The BEST ways to add Dirac Live to your HiFi System
Houston we have a problem
I want to start by asking you a question, what part of your HiFi system was not designed for audio playback, please think about it?
That is not a trick question because of course your speakers are, your amplifier is, your DAC and turntable of course are but unless your really lucky, 0.00000001% lucky your listening room was not designed for audio playback, so if your listening room was not designed for audio playback that’s surely a problem for achieving great audio quality right, it has to be – please hold that thought.
From my experience most audiophiles share their listening rooms with other members of their family and its a room used for other things too like watching tv and maybe eating dinner and of course that effects what system the audiophile can have and how they can set that system up. But even if your really lucky and have a dedicated room for your HiFi and I class myself as really lucky as I do, that room is most probably not designed for audio playback and is still a problem. My room was definitely not designed for audio and it’s a huge problem for me, your room might not be as bad as mine but you only have to walk around a HiFi show if they ever happen again to know the room, all different ones are a problem for sound quality.
Is it really room correction
Room acoustical problems are very well understood and that is why in 2022 we have various products available to us like room acoustical treatments, I own loads of them that are designed to try and better the situation. We also have electronic based solutions like Dirac Live which I have been using for several years now with great success. I want to confirm I have no affiliation with Dirac, I do offer a Dirac calibration service to help audiophiles get the best from it and their systems. I think its really important to stress the reason I use Dirac is because it works, it does much more right than it does wrong when you use it correctly and that is regardless of the audio source. By that I mean it doesn’t matter if its HiFi two channel music listening or home cinema movies or a radio station advert if your listening to audio in a room that’s not designed for audio playback it’s a problem for audio quality regardless of what that audio is, the same room acoustical problems are always present.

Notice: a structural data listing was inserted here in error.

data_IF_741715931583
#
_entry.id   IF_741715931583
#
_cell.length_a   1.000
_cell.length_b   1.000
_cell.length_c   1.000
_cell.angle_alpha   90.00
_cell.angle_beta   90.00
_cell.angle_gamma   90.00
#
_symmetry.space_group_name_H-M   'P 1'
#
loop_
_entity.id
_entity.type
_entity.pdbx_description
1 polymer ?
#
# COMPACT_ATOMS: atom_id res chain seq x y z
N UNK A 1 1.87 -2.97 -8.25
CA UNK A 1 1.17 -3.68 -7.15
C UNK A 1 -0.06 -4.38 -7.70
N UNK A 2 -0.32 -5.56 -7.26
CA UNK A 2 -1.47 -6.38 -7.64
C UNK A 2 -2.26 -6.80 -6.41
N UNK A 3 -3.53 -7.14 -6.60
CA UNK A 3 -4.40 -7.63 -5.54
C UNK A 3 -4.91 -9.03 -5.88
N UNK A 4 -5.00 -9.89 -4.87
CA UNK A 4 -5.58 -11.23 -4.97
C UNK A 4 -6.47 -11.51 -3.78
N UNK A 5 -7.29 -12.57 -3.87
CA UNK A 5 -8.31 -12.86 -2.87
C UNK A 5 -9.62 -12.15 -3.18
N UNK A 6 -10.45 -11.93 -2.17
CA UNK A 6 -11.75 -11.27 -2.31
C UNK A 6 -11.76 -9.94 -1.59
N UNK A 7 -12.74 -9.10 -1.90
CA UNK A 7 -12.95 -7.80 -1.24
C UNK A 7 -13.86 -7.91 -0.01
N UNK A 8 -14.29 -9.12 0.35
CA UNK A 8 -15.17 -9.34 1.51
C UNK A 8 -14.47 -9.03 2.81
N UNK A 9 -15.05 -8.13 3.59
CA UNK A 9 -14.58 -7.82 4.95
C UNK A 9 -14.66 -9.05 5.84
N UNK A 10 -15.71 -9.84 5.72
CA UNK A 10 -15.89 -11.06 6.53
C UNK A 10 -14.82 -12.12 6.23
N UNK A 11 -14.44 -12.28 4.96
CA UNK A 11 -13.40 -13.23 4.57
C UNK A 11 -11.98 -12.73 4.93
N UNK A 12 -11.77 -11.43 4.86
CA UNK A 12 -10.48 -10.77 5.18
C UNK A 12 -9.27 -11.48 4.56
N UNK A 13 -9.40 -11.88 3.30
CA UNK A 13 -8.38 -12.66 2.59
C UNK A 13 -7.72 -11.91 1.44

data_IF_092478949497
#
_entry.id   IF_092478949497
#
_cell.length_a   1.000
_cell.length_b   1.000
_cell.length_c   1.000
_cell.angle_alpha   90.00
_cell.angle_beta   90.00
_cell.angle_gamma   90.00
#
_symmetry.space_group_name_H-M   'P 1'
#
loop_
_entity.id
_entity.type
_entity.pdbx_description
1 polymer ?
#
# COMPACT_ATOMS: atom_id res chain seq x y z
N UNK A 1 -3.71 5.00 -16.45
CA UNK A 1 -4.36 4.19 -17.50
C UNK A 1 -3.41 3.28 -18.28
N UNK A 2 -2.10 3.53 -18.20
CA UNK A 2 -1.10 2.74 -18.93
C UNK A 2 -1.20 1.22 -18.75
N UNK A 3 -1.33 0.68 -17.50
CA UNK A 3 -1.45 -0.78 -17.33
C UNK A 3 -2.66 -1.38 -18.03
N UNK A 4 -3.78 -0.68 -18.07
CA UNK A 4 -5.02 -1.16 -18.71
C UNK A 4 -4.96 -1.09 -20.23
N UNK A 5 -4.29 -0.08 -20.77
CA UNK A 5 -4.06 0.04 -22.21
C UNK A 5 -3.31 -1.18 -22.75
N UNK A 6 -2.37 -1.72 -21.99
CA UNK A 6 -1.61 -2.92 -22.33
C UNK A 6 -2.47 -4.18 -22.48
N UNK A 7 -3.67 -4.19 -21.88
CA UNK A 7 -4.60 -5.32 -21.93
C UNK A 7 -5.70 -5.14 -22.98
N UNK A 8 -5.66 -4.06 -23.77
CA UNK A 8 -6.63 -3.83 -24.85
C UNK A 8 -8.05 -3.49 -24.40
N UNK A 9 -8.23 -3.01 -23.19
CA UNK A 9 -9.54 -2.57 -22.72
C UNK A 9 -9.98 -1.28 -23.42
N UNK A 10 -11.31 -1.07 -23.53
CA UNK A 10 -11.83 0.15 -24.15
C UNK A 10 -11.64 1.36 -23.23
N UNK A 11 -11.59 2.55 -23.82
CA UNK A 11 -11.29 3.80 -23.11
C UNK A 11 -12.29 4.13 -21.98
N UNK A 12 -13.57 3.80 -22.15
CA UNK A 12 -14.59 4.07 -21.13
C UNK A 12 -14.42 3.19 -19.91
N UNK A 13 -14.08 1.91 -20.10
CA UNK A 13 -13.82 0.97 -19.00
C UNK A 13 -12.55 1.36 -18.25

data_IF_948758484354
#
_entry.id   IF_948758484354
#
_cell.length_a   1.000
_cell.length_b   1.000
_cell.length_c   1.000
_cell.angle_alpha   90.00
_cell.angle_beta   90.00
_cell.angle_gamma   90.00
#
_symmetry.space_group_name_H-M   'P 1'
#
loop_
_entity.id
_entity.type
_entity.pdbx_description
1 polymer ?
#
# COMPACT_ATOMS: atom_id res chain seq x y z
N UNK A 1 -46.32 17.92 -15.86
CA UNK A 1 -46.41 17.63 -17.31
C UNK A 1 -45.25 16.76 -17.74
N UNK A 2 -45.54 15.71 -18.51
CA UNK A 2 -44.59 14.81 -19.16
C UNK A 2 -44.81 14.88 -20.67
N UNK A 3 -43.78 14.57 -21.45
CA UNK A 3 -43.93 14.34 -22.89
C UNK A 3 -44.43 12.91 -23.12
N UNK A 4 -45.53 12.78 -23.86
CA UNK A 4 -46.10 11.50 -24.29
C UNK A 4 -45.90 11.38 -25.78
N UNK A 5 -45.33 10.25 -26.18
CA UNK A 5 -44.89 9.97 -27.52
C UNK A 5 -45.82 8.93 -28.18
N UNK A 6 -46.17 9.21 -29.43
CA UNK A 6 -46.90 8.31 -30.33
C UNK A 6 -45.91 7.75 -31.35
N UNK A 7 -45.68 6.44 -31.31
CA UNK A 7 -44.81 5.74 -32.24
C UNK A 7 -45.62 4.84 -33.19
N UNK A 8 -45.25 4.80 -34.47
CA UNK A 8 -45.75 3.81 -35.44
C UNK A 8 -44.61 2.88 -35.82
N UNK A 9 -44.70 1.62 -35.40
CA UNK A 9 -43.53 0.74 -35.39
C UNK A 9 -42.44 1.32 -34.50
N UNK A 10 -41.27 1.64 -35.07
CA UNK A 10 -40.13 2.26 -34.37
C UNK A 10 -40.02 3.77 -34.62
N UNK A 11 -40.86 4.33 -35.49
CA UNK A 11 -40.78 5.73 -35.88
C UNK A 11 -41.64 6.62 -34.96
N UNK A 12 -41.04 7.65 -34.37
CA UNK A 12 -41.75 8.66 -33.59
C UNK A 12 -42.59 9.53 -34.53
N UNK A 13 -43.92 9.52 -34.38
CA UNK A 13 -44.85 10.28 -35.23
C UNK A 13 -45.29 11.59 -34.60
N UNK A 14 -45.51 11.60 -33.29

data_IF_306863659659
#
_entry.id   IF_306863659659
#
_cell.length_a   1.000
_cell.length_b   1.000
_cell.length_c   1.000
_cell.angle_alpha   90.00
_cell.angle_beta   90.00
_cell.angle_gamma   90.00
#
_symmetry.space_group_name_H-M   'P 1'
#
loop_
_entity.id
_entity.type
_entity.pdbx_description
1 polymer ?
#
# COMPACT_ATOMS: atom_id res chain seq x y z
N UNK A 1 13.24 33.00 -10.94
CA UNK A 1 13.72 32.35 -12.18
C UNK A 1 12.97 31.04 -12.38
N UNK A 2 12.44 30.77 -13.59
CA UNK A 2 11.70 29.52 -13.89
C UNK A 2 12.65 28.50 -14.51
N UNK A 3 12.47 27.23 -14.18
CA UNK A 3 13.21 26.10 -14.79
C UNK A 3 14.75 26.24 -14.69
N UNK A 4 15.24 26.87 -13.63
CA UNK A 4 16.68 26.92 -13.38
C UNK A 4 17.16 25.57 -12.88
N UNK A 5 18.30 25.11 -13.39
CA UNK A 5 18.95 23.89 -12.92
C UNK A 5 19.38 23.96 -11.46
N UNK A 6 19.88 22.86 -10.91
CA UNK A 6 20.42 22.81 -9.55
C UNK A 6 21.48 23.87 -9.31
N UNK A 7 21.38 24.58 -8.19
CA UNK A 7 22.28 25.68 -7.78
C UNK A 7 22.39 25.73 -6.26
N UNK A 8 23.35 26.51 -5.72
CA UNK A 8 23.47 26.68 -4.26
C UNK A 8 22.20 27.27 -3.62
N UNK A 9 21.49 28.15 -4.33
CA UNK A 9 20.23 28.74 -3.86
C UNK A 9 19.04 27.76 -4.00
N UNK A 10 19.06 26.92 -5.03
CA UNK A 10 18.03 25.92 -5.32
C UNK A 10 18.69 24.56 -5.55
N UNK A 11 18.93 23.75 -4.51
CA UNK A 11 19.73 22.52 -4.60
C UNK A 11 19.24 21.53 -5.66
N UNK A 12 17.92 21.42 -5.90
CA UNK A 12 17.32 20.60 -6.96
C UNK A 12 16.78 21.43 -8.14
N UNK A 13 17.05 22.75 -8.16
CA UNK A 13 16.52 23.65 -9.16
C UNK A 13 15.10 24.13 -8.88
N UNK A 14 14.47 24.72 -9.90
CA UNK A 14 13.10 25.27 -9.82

Dirac Live comes under the room correction banner but I hate that term for electronic solutions because it’s a little disingenuous. Proper room correction would be building a new one from scratch, next would be trying to improve the rooms acoustics with physical treatment. I actually think a better category title for Dirac or other DSP solutions would be “Sound Management” but as they are working in the realm of room acoustics I suppose that qualifies them for the title of room correction.
What Dirac can do for you and your system
When using Dirac you take a series of room acoustical measurements, it then it plots a normalised average of how your speakers and or subwoofers are behaving in your room for both frequency and impulse response. This is really important because frequency response is not everything for sound quality but its extremely influential to what we hear for tonal balance, overall musical translation, high frequency detail and energy, sound stage, bass power presence and depth, and probably most importantly is the impact on the overall systems sonic balance.
Whats very important to know is the frequency response you hear from a pair of speakers is not 100% the speakers it’s the combination of the speaker and the room interaction, that means it’s the sound that comes out of the speakers mixed with the reflected sound or echo of the speakers sound that reflects off all your walls ceiling and floor that we are listening to and the reflections effect the sound significantly. This you see more from looking at the impulse response because you can see reflections that are happening in your room at set delayed times and this can be converted into distance to identify where those reflections are but that does get pretty technical.